Imaging with Adaptive Optics and Coronographs for Exoplanet Research

Living reference work entry

Abstract

Direct imaging is particularly valuable for characterization of exoplanets: orbits are measured, planet sizes are constrained from brightness measurements, and the planet light can be decomposed in wavelength, polarization state, and time to reveal atmosphere composition and physical properties (pressure, temperature). Images can also reveal multiple planets and map dust distribution to reveal the dynamical evolution and history of exoplanetary systems. Provided that starlight can be canceled with a coronagraph to reduce contamination, the measurements can be of high quality and take full advantage of the sensitivity offered by current and future large ground-based telescopes.

Adaptive optics and starlight suppression techniques are essential to deliver the high-contrast imaging performance required for exoplanet imaging. While a few young warm giant planets have been imaged from the ground, the vast majority of exoplanets, including habitable planets, remains beyond current AO systems capabilities. Yet, thanks to rapid ongoing developments in adaptive optics and coronagraphy, and the upcoming generation of 30-m class giant segmented mirror telescopes (GSMTs), direct imaging is poised to reveal and characterize a large number of planets, including nearby habitable planets.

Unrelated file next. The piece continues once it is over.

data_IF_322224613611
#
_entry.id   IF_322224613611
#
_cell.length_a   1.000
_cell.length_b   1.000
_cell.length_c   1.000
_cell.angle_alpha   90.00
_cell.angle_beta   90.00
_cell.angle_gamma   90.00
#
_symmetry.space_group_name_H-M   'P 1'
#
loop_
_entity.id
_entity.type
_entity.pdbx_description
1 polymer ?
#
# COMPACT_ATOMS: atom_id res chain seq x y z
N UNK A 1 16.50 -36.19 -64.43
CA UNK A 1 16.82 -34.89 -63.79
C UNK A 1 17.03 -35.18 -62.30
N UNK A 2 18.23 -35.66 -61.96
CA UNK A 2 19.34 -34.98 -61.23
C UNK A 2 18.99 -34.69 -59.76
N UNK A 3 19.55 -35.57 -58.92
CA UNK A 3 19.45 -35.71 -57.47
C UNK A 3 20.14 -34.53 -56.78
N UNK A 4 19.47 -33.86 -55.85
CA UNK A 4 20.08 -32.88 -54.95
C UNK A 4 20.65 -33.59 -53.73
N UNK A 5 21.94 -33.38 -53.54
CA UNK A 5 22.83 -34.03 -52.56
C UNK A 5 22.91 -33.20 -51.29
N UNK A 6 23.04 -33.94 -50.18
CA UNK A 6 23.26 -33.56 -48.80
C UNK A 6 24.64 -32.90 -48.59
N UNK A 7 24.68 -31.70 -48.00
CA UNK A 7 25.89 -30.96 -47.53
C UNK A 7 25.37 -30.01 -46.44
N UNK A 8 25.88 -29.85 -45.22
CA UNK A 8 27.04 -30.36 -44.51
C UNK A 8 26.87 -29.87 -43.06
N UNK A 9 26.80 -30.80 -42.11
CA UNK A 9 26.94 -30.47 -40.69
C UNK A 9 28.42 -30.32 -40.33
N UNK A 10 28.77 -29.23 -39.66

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Copyright information

© Springer International Publishing AG, part of Springer Nature 2018

Authors and Affiliations

  1. 1.Astrobiology CenterNational Institutes of Natural SciencesMitakaJapan
  2. 2.Steward ObservatoryUniversity of ArizonaTucsonUSA
  3. 3.National Astronomical Observatory of JapanSubaru Telescope, National Institutes of Natural SciencesHiloUSA

Section editors and affiliations

  • Norio Narita
    • 1
    • 2
    • 3
  1. 1.Graduate School of Science, Department of AstronomyUniversity of TokyoTokyoJapan
  2. 2.Exoplanet Detection Project OfficeNational Astronomical Observatory of JapanTokyoJapan
  3. 3.Exoplanet Detection Project OfficeAstrobiology CenterTokyoJapan

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